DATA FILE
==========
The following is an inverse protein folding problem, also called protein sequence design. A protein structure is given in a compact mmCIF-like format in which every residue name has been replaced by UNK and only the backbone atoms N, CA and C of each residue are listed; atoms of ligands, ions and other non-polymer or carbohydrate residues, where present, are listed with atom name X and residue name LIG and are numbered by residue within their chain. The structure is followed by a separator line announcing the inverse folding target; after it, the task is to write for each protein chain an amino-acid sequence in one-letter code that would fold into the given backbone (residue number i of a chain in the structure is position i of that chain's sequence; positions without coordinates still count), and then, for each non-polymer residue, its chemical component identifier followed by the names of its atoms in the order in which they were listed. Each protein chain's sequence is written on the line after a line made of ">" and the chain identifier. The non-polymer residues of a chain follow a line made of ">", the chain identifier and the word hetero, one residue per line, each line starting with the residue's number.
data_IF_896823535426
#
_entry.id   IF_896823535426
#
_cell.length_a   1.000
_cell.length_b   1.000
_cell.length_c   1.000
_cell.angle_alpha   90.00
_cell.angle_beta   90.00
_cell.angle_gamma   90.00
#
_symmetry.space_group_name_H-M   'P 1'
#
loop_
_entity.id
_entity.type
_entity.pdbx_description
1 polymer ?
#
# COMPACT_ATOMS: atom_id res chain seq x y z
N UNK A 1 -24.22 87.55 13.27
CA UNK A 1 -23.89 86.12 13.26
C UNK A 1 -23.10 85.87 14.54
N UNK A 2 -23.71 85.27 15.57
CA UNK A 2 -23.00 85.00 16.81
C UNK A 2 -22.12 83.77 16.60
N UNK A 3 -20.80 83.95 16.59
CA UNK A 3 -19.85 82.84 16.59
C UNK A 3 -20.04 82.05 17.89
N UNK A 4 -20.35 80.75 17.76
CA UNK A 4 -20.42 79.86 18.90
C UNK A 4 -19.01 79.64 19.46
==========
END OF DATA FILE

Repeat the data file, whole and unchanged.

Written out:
The following is an inverse protein folding problem, also called protein sequence design. A protein structure is given in a compact mmCIF-like format in which every residue name has been replaced by UNK and only the backbone atoms N, CA and C of each residue are listed; atoms of ligands, ions and other non-polymer or carbohydrate residues, where present, are listed with atom name X and residue name LIG and are numbered by residue within their chain. The structure is followed by a separator line announcing the inverse folding target; after it, the task is to write for each protein chain an amino-acid sequence in one-letter code that would fold into the given backbone (residue number i of a chain in the structure is position i of that chain's sequence; positions without coordinates still count), and then, for each non-polymer residue, its chemical component identifier followed by the names of its atoms in the order in which they were listed. Each protein chain's sequence is written on the line after a line made of ">" and the chain identifier. The non-polymer residues of a chain follow a line made of ">", the chain identifier and the word hetero, one residue per line, each line starting with the residue's number.
data_IF_896823535426
#
_entry.id   IF_896823535426
#
_cell.length_a   1.000
_cell.length_b   1.000
_cell.length_c   1.000
_cell.angle_alpha   90.00
_cell.angle_beta   90.00
_cell.angle_gamma   90.00
#
_symmetry.space_group_name_H-M   'P 1'
#
loop_
_entity.id
_entity.type
_entity.pdbx_description
1 polymer ?
#
# COMPACT_ATOMS: atom_id res chain seq x y z
N UNK A 1 -24.22 87.55 13.27
CA UNK A 1 -23.89 86.12 13.26
C UNK A 1 -23.10 85.87 14.54
N UNK A 2 -23.71 85.27 15.57
CA UNK A 2 -23.00 85.00 16.81
C UNK A 2 -22.12 83.77 16.60
N UNK A 3 -20.80 83.95 16.59
CA UNK A 3 -19.85 82.84 16.59
C UNK A 3 -20.04 82.05 17.89
N UNK A 4 -20.35 80.75 17.76
CA UNK A 4 -20.42 79.86 18.90
C UNK A 4 -19.01 79.64 19.46